They cited a state law from the 1950s that was initially intended to go after hooded KKK members.
NEWNAN, Ga. — A heavily militarized police force of some 400 officers aggressively patrolled a small neo-Nazi rally in this city 40 miles southwest of Atlanta on Saturday and arrested about 10 counterprotesters, many for the crime of wearing a mask.
Police officers arrived before the rally began and approached a group of about 50 anti-fascist protesters. They demanded the protesters remove their masks or face arrest. The officers — who wore bulletproof vests and helmets, and carried semi-automatic rifles — cornered the anti-fascist protesters, then grabbed those who were still masked, tossing them to the ground and handcuffing them.
At one point, an officer pointed what seemed to be a modified AR-15 at the faces of counterprotesters, none of whom appeared to be armed.
The lead officer in the arrests said the counterprotesters were breaking a state law regarding masks, likely referring to a seldom-enforced 1951 law originally aimed at combating hooded Ku Klux Klan members. Anti-fascist protesters ― many belonging to chapters of antifa groups, known for sometimes violently confronting white supremacists ― often wear masks to avoid being identified by both law enforcement and neo-Nazis.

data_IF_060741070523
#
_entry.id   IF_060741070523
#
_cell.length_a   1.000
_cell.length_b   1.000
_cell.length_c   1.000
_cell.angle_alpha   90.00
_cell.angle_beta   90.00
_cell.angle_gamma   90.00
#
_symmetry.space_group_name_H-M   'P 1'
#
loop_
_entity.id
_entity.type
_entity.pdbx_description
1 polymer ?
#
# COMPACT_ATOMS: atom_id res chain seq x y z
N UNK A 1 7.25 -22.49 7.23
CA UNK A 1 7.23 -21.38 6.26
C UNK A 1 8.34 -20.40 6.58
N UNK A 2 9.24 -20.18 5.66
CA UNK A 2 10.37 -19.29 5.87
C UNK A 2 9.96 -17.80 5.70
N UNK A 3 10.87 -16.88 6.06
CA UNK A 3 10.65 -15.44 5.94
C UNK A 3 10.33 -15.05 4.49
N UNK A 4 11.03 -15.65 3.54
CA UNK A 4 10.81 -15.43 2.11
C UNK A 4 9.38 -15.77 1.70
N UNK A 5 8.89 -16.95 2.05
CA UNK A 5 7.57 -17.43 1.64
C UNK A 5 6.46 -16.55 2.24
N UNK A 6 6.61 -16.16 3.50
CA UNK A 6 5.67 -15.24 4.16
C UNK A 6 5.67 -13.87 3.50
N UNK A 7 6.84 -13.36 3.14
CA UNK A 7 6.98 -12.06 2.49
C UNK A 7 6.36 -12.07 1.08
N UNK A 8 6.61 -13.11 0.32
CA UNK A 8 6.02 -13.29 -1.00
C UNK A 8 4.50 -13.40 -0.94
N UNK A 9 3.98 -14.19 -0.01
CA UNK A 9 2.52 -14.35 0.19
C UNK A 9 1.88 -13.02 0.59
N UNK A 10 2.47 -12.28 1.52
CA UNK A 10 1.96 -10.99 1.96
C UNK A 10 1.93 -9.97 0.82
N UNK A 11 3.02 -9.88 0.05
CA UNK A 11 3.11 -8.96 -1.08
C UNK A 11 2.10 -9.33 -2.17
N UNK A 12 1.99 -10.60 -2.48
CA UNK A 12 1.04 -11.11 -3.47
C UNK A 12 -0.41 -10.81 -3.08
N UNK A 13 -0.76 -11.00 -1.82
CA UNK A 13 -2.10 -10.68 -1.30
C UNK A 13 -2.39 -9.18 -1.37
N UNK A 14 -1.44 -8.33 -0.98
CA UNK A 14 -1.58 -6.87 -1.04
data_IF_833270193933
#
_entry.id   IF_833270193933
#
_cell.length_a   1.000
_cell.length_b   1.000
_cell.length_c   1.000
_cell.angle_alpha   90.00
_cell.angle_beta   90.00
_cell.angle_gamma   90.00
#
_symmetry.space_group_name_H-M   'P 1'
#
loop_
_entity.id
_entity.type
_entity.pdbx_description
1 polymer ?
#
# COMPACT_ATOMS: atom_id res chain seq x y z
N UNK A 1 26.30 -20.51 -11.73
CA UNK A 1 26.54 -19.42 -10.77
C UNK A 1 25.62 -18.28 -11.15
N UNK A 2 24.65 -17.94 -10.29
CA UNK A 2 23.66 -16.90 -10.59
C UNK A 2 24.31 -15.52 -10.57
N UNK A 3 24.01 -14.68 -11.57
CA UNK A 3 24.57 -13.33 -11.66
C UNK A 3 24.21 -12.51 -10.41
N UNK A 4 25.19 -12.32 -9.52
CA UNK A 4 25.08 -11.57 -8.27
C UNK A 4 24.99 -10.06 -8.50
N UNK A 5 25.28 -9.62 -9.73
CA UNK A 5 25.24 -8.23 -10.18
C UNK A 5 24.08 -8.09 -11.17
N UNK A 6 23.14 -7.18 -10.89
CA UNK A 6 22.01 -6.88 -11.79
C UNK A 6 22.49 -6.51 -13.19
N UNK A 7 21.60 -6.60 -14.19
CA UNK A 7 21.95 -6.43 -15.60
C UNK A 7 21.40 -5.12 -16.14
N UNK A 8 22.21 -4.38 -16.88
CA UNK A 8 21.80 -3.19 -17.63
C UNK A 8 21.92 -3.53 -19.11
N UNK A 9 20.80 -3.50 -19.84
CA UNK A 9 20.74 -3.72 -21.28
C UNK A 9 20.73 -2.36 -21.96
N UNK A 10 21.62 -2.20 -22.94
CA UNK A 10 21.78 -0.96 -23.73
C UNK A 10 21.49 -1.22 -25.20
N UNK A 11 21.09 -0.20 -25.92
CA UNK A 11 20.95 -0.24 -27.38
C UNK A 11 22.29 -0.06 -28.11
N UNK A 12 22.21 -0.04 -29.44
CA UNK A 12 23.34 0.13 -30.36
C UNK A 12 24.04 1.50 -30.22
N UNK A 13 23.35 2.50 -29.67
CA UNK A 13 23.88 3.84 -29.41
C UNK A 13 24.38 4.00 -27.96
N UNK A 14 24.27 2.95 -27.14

— Christopher Mathias (@letsgomathias) April 21, 2018
“The irony of enforcing masking laws to prosecute leftists is just incredible,” said Molly, a counterprotester from Charlottesville, Virginia, who traveled to Georgia to protest neo-Nazis. She asked that her last name not be published for fear of retribution. “Those are anti-Klan statutes.”
“And to be roughing up anti-Nazi protesters while handling literal Nazis with kid gloves… it’s absurd,” added Molly, who said she saw one of her friends get arrested Saturday.
The rally in Newnan was the latest, and one of the most pitifully attended, neo-Nazi events to be held in the South since the deadly “Unite The Right” rally in Charlottesville last August, when a neo-Nazi drove his car into a crowd of anti-fascist protesters, killing one person and injuring 19 others.
Certain seemingly innocuous items, including balloons, were not allowed at the rally. But Georgia has an open carry gun law, so people could bring their weapons; HuffPost saw one neo-Nazi and one anti-fascist protester carrying semi-automatic rifles.